This weekend’s scriptures immerse us squarely in the very heart of the paradox of the Paschal Mystery of death and resurrection. Jesus talks about his glory in the context of his coming death. By God’s grace and power, through his dying Jesus entered resurrection life not only for himself but for all of us. Jesus explains: “The hour has come for the Son of Man to be glorified. Amen, amen, I say to you, unless a grain of wheat falls to the ground and dies, it remains just a grain of wheat; but if it dies, it produces much fruit” (John 12:23-24). Precisely through the shame of the cross Jesus enters the glory of his resurrection.
The pattern of his death and resurrection becomes imitated in discipleship: “Whoevear loves his life loses it, and whoever hates his life in this world will preserve it for eternal life. Whoever serves me must follow me, and where I am, there also will my servant be” (John 12:25-26). Jesus dying on the cross culminated a life of daily dying to self to serve and love others. In this daily dying to self, we imitate Christ. Hopefully we do not have to literally share a painful death on a cross, but the daily crosses of love and sacrifice accomplish for us the same reality of dying turning to life. In little ways and big ways through our daily discipleship we demonstrate the power of the cross working in us: our love and service in family life, our ministries in the parish, our outreach to the needy, our service in the community, etc. We replicate the dying of Jesus that becomes entry into life for all of us.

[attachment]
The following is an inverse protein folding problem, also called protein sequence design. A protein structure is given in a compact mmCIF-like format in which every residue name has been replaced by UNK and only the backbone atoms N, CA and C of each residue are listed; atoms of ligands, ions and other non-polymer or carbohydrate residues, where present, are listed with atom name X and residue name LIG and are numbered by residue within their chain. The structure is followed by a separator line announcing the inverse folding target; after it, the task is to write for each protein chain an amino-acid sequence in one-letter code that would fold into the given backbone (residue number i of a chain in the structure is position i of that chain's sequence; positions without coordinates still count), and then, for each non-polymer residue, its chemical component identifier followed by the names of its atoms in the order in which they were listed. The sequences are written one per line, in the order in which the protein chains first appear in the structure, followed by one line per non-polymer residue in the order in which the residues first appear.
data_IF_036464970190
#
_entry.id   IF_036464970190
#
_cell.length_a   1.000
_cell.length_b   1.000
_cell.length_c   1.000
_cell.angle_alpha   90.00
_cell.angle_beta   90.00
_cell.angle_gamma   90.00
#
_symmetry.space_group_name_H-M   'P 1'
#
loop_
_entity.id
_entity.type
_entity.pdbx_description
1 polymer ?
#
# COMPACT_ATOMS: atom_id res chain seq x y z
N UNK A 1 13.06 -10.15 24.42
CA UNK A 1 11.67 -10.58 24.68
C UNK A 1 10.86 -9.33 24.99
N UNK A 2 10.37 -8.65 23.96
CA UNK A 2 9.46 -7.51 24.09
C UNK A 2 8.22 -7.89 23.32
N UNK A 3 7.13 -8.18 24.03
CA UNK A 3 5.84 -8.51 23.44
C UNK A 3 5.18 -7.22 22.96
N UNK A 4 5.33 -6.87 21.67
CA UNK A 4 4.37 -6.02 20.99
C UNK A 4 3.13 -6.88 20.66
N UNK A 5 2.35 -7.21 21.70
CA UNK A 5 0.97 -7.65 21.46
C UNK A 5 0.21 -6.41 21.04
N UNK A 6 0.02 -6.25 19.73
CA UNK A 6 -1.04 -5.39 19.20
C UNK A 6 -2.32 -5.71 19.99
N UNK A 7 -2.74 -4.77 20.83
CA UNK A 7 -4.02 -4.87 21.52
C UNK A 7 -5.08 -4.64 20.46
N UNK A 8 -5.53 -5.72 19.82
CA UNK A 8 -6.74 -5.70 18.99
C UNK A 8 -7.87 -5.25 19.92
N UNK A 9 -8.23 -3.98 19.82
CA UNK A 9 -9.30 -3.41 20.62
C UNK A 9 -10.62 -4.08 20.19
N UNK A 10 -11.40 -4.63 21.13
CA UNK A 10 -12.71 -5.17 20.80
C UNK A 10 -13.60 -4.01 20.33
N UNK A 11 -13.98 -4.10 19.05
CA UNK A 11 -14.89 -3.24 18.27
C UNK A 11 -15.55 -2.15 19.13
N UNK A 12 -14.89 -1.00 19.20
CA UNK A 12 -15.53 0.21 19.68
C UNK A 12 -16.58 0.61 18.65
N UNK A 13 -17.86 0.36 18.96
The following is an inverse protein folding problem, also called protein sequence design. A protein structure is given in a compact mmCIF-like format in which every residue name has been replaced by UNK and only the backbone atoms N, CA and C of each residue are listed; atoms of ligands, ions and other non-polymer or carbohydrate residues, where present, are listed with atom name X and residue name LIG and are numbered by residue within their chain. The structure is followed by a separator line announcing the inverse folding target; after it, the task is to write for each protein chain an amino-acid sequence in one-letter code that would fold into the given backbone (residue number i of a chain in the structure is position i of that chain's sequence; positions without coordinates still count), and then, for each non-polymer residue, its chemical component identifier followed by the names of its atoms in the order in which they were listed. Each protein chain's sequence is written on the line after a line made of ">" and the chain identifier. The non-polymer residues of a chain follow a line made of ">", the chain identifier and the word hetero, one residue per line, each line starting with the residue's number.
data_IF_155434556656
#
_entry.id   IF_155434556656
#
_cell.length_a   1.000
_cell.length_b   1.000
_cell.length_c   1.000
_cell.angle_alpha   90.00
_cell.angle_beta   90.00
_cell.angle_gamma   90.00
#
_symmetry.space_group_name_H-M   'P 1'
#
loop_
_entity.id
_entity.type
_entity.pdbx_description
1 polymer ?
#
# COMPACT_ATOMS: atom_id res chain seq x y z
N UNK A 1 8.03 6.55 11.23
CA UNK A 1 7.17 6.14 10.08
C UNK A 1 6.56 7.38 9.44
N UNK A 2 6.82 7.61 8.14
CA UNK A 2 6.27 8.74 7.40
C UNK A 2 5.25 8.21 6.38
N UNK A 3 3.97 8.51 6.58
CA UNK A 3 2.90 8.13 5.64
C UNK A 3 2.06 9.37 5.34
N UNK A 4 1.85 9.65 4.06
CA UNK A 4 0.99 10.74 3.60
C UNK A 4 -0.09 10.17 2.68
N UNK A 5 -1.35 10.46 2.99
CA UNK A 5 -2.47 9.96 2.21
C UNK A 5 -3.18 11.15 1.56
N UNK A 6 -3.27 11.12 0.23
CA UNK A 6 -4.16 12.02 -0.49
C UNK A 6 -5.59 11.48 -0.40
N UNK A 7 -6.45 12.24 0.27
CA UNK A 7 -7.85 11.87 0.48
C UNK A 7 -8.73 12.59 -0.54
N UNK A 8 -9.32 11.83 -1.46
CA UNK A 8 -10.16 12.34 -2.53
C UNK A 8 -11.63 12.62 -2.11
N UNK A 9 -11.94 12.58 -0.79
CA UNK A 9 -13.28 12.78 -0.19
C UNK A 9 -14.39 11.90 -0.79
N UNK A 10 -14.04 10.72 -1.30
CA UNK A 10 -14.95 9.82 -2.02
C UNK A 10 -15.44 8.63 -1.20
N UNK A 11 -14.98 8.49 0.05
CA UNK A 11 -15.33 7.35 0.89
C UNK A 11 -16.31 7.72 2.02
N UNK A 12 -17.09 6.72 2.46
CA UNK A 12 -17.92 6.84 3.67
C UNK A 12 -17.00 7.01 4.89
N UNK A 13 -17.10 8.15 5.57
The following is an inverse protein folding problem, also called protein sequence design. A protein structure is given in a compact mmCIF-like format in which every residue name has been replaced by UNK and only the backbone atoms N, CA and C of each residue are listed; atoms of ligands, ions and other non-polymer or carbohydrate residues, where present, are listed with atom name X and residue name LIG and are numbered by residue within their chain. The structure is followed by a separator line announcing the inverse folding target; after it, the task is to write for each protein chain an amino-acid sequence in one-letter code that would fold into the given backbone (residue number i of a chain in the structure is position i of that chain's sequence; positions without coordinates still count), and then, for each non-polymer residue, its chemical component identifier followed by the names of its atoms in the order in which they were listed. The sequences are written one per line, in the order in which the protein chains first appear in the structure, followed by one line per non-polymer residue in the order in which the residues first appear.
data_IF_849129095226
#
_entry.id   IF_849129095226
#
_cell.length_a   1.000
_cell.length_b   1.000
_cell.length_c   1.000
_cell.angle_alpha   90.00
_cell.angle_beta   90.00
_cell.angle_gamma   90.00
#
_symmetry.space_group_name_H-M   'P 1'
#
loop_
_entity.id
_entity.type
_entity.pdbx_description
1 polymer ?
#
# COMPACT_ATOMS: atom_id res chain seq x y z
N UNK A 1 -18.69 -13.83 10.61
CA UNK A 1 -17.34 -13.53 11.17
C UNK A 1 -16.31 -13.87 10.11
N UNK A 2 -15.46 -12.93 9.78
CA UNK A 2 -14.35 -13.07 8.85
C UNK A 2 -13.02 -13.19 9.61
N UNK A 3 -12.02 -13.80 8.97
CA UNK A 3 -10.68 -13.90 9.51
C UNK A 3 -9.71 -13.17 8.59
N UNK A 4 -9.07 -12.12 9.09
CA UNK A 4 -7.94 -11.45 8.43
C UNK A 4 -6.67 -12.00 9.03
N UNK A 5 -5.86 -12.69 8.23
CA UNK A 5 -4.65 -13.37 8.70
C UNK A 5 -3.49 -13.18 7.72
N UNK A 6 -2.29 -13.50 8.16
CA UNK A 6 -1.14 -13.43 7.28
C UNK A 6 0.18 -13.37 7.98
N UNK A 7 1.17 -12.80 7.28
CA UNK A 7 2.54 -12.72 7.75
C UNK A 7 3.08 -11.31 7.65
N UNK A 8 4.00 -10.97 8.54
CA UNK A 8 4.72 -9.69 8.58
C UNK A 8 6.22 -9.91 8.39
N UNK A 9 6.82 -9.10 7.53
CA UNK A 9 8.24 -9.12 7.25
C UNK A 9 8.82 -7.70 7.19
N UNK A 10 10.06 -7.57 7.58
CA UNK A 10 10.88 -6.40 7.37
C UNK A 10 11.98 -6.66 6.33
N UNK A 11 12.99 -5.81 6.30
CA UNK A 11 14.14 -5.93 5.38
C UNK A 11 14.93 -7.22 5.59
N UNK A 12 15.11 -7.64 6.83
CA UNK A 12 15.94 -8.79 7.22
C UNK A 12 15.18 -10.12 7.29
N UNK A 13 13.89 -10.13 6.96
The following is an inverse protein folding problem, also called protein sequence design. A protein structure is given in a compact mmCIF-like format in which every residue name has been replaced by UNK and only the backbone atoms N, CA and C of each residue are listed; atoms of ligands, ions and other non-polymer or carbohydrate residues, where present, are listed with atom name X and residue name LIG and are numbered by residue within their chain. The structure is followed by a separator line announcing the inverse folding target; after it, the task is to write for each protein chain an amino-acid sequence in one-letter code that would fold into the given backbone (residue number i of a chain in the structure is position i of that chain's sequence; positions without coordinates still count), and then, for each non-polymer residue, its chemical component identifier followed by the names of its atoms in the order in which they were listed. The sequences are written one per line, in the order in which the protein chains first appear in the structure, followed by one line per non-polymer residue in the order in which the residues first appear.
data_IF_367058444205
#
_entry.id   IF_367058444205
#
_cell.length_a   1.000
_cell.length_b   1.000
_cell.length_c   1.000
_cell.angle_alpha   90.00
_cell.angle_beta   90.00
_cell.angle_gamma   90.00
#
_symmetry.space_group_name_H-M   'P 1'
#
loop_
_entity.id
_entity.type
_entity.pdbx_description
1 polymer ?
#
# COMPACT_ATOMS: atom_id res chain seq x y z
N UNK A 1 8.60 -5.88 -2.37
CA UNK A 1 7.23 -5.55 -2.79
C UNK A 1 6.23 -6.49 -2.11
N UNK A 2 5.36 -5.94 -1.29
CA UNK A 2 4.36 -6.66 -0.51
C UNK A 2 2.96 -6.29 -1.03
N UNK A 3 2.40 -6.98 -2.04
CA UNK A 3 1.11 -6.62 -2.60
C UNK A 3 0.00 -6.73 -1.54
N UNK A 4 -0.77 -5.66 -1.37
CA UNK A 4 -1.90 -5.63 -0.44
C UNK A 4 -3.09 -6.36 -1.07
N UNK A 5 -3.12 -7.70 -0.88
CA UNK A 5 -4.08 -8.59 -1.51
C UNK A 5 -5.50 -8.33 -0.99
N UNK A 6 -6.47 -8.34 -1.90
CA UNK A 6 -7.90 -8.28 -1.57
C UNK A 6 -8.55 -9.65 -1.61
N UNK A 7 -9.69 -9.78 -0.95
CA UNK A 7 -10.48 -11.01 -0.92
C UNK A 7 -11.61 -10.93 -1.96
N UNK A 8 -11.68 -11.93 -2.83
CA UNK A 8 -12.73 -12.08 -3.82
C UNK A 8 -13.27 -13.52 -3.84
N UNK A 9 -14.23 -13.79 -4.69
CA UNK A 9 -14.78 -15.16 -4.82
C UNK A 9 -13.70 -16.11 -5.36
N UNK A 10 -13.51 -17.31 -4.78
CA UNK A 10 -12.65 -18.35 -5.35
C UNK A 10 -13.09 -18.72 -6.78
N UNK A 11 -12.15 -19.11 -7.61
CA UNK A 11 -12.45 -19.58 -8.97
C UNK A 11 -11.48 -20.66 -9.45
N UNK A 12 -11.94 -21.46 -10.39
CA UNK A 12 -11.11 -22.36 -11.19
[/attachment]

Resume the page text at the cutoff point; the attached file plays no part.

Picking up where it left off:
Jesus comments about his death: “And when I am lifted up from the earth, I will draw everyone to myself” (John 12:32). In one sense he speaks about the kind of death he will endure “lifted up from the earth” on the cross. Yet being “lifted up” carries a double meaning as it refereed to his being “lifted up” in glory. Humans lifted him up on the cross as the Father’s love lifted him up in the glory of his resurrection and ascension.
St. Paul understood this mystery of death and resurrection well: “But may I never boast except in the cross of our Lord Jesus Christ, through which the world has been crucified to me, and I to the world” (Galatians 6:14). Death-resurrection has three levels of meaning. First, in the story of Jesus, his death turned into new life. Secondly, in the sacrament of baptism, we are buried with Jesus and rise with him. Thirdly, our daily moral lives embody our dying to self and rising to a new level of existence in Jesus. Saint Paul explained: “I have been crucified with Christ; yet I live, no longer I, but Christ lives in me; insofar as I now live in the flesh, I live by faith in the Son of God who has loved me and given himself up for me” (Galatians 2:19-20). What looks like tragedy, the cross, in fact becomes the triumph of God’s love in Jesus and in us. Great scriptures this week to set us up for Holy Week.